Merton's GSCE Results Improve On Last Year's Figures

Local schools buck the national trend

Merton’s schools have bucked the national trend with big improvements to its GCSE results.

The results show a jump up from the borough’s results last year and also score well above the national average.

Eighty-one percent of pupils at state schools in the borough achieved A* – C in English, up from 77% in the borough last year and 21% above this year’s national average.

Seventy-seven percent of pupils achieved A*-C in maths, up on last year’s 72% and 16% above this year’s national average. In both English and maths, 72% pupils achieved A*-C, a significant leap from last year’s 62% for the borough.

Merton Council’s cabinet member for education Councillor Caroline Cooper-Marbiah said: “I am proud that Merton has bucked the national trend with some fantastic results from our young people. Congratulations go to all our pupils who have worked so hard to achieve their GCSEs and thanks must also go to our dedicated teaching staff and the families who support our young people and help them achieve their full potential.”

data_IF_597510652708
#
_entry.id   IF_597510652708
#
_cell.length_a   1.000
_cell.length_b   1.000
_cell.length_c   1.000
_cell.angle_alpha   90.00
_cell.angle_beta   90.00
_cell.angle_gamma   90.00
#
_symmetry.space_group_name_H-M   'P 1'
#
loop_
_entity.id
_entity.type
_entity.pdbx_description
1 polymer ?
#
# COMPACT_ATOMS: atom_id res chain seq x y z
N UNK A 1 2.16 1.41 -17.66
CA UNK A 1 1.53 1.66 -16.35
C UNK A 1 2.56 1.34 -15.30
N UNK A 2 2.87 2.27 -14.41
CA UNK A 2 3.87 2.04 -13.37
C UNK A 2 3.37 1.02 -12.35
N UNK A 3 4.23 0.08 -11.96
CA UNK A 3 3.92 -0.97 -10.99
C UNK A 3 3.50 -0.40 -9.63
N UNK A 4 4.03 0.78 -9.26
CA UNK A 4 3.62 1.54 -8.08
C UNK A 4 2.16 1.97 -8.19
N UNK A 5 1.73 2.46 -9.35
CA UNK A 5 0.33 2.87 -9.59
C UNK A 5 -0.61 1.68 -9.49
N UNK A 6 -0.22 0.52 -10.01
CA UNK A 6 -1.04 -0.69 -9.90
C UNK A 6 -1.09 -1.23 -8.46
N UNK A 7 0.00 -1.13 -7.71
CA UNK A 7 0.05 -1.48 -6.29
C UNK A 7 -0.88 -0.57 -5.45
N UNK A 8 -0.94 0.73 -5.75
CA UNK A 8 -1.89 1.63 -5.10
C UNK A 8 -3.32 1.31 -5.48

Headteacher of Rutlish School Alex Williamson said: “Rutlish students have again achieved excellent GCSE results. We have maintained, and in many areas, improved upon last year’s outcomes in terms of overall attainment and progress. Sixty of our boys have achieved five or more A*/A grades in their results with 15 boys achieving more than 10A*/A grades. Over 25% of our grades were at A*/A and over 50% at A* to B. These alongside the great results from RR6 ensure Rutlish continues to go from strength to strength.”

Wimbledon's Ursuline High School was later ranked 12th out of 182 comprehensive schools listed in the Telegraph’s 2016 GCSE results table.

September 1, 2016

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Rutlish pupils collect their GCSE results.
Photos (l-r) Kerel Babb, George Elbogen, Daniel Ostrowski, Leader of the council Councillor Stephen Alambritis, Cabinet member for education Councillor Caroline Cooper-Marbiah, Jack Oldridge, Ben freeman
John Ogunyemi, Jack Johnson and Torrential Andersen